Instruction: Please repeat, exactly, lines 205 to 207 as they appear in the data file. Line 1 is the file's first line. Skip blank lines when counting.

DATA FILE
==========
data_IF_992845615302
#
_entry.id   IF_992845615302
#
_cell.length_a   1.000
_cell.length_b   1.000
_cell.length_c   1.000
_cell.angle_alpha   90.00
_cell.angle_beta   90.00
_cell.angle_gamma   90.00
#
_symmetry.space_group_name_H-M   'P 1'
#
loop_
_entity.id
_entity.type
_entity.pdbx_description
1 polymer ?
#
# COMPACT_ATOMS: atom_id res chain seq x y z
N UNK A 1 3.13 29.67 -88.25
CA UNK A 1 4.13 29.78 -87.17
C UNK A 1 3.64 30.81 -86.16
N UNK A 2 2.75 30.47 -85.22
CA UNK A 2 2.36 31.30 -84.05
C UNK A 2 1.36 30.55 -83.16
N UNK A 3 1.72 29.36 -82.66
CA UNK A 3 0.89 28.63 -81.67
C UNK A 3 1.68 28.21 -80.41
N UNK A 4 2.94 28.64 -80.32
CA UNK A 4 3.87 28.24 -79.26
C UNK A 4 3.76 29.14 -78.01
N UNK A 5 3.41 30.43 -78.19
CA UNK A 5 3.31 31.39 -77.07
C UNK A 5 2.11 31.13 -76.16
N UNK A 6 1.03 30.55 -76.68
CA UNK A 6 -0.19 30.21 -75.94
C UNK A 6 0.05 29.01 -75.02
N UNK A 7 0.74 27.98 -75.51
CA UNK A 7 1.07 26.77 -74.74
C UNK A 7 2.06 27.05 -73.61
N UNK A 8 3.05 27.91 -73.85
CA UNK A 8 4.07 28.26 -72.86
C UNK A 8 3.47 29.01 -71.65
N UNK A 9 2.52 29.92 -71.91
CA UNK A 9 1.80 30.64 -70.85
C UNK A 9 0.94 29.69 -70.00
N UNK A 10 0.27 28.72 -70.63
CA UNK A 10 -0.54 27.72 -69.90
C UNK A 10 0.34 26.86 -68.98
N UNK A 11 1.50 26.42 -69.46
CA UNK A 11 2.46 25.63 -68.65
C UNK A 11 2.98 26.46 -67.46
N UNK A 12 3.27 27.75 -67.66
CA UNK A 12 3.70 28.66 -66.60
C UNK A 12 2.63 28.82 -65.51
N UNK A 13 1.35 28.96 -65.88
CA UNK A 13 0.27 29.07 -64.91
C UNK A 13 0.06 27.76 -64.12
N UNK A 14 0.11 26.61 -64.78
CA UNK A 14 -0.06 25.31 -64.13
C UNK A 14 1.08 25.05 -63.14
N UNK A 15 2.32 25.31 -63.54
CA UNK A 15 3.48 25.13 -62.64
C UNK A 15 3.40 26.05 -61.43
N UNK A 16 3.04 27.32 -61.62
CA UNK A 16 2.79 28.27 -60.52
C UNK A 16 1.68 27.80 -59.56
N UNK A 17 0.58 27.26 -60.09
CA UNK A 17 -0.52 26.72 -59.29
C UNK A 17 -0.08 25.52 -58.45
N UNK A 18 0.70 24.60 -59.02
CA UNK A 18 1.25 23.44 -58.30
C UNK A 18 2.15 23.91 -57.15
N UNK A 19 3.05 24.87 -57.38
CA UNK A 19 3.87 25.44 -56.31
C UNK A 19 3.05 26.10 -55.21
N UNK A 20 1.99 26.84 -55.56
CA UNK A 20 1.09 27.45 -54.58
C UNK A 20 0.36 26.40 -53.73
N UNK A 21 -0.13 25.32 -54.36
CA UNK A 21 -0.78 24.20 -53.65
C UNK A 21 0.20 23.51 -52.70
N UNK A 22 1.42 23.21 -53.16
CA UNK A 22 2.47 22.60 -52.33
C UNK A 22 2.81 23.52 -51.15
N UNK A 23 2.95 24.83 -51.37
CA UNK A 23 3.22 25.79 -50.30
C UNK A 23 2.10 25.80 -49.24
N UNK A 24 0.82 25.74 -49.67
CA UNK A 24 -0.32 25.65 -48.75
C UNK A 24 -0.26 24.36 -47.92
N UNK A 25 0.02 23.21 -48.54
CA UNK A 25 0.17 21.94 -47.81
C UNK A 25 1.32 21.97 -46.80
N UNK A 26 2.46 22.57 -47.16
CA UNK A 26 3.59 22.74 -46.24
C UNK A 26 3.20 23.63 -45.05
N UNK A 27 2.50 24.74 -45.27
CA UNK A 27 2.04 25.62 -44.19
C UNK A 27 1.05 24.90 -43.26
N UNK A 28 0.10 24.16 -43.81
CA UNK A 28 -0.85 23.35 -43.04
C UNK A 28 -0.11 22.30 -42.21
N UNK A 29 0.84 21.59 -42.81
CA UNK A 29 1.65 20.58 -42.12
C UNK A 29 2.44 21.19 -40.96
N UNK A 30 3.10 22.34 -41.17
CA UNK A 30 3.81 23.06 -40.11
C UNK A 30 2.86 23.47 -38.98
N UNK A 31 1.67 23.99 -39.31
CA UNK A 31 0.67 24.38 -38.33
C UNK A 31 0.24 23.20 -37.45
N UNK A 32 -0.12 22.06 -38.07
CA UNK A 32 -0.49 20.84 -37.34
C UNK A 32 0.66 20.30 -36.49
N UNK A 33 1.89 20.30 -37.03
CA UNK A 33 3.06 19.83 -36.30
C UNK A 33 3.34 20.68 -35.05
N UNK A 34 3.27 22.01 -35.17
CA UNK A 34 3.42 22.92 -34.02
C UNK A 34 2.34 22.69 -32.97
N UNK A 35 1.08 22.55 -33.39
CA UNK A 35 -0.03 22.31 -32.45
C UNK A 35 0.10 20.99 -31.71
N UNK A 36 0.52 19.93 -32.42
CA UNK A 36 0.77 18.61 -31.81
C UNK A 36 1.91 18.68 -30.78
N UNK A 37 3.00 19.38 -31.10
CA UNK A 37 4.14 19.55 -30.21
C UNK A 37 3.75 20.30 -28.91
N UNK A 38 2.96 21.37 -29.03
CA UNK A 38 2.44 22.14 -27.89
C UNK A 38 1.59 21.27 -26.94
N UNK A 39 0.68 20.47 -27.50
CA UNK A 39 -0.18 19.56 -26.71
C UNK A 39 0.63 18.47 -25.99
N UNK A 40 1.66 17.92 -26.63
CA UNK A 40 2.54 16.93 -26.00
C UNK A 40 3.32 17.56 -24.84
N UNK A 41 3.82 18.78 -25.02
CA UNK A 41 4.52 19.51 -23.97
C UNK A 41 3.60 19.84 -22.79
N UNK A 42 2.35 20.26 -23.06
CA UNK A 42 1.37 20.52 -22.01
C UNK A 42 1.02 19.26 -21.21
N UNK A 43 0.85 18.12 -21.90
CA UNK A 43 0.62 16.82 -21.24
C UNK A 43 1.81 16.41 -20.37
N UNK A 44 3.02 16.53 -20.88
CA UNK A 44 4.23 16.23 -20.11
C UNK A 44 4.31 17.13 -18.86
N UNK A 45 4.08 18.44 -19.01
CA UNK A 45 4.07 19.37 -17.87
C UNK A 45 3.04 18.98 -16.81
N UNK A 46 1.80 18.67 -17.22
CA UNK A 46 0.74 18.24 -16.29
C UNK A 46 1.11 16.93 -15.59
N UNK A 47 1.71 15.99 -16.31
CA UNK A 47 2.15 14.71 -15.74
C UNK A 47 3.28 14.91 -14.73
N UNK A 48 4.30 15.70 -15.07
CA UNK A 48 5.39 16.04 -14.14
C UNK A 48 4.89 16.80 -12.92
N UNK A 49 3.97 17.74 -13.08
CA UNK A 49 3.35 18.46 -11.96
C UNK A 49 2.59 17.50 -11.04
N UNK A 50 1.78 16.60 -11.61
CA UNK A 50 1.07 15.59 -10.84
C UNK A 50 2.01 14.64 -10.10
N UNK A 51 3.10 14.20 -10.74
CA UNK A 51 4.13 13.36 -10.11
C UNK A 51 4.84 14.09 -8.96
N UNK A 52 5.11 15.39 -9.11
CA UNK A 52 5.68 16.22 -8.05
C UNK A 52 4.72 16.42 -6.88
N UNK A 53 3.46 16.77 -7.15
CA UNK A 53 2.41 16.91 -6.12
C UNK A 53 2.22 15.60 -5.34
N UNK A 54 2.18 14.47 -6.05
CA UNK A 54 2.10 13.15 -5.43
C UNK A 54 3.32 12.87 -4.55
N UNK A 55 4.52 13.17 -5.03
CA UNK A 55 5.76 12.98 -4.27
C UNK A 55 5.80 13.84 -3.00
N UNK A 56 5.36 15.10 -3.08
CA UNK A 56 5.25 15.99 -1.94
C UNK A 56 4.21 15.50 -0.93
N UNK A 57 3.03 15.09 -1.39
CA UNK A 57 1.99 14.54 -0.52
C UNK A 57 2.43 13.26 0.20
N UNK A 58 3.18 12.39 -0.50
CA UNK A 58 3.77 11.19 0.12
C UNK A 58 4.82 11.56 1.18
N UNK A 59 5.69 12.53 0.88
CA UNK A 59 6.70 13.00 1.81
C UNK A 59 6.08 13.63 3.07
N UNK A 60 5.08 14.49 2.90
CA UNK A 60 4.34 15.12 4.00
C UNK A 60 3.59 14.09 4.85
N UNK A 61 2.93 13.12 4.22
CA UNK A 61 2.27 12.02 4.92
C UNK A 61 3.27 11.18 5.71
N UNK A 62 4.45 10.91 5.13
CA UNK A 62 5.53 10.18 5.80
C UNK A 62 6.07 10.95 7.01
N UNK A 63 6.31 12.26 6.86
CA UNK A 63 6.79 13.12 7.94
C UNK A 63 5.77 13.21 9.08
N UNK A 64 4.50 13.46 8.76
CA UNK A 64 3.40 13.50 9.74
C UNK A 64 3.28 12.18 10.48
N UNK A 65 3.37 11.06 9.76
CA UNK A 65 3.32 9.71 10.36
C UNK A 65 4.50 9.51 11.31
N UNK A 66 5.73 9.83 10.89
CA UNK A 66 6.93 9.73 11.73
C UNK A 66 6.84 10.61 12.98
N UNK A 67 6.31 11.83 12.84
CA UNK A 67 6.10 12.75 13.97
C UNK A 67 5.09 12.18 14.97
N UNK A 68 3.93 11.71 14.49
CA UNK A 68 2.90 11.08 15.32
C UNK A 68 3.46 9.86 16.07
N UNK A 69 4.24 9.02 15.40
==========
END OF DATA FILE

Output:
CA UNK A 62 5.53 10.18 5.80
C UNK A 62 6.07 10.95 7.01
N UNK A 63 6.31 12.26 6.86